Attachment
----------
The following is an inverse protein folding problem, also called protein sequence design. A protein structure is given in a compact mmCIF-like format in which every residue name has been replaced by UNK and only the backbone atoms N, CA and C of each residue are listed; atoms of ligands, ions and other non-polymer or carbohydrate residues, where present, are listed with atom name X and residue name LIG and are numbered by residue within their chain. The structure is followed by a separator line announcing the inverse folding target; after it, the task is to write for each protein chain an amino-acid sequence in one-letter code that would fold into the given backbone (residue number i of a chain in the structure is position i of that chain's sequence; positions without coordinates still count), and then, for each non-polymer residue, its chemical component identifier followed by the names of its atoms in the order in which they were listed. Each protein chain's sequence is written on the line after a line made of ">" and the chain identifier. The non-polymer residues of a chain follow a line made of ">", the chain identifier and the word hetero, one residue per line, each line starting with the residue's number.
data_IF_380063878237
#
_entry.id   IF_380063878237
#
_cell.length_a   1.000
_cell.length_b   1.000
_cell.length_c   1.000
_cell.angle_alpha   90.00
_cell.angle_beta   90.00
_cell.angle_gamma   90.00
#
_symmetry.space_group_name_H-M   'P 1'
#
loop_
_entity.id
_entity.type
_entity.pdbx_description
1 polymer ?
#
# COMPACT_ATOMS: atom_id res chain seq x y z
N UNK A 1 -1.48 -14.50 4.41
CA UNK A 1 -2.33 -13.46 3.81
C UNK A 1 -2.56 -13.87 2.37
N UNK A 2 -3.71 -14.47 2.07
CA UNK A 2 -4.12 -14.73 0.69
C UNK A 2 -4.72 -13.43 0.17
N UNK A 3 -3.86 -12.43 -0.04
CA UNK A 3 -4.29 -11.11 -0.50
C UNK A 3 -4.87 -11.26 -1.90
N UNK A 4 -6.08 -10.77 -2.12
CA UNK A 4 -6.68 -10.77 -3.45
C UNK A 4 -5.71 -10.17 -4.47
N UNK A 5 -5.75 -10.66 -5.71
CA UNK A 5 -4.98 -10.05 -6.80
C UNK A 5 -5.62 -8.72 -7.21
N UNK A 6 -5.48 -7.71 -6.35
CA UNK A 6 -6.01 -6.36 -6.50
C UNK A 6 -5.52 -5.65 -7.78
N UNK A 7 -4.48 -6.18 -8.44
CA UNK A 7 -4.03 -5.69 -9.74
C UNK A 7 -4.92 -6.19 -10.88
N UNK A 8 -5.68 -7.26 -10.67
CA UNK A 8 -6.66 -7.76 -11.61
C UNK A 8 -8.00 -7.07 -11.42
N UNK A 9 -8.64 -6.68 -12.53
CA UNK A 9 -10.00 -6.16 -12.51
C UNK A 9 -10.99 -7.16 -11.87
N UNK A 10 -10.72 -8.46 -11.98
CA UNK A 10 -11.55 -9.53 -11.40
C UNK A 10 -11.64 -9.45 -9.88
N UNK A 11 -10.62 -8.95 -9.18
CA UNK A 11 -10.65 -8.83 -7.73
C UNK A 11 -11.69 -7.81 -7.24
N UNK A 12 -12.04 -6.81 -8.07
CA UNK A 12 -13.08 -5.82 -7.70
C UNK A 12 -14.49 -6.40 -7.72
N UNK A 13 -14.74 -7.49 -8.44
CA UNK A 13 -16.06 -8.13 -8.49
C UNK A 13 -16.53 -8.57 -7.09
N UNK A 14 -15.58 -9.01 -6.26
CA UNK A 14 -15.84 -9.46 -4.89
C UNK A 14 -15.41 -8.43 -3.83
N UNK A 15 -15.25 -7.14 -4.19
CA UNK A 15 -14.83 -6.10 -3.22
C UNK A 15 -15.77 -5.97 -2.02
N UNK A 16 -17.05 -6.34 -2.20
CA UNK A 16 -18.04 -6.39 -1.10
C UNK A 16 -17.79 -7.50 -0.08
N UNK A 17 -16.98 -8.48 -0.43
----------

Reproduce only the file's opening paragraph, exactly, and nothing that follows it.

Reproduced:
The following is an inverse protein folding problem, also called protein sequence design. A protein structure is given in a compact mmCIF-like format in which every residue name has been replaced by UNK and only the backbone atoms N, CA and C of each residue are listed; atoms of ligands, ions and other non-polymer or carbohydrate residues, where present, are listed with atom name X and residue name LIG and are numbered by residue within their chain. The structure is followed by a separator line announcing the inverse folding target; after it, the task is to write for each protein chain an amino-acid sequence in one-letter code that would fold into the given backbone (residue number i of a chain in the structure is position i of that chain's sequence; positions without coordinates still count), and then, for each non-polymer residue, its chemical component identifier followed by the names of its atoms in the order in which they were listed. Each protein chain's sequence is written on the line after a line made of ">" and the chain identifier. The non-polymer residues of a chain follow a line made of ">", the chain identifier and the word hetero, one residue per line, each line starting with the residue's number.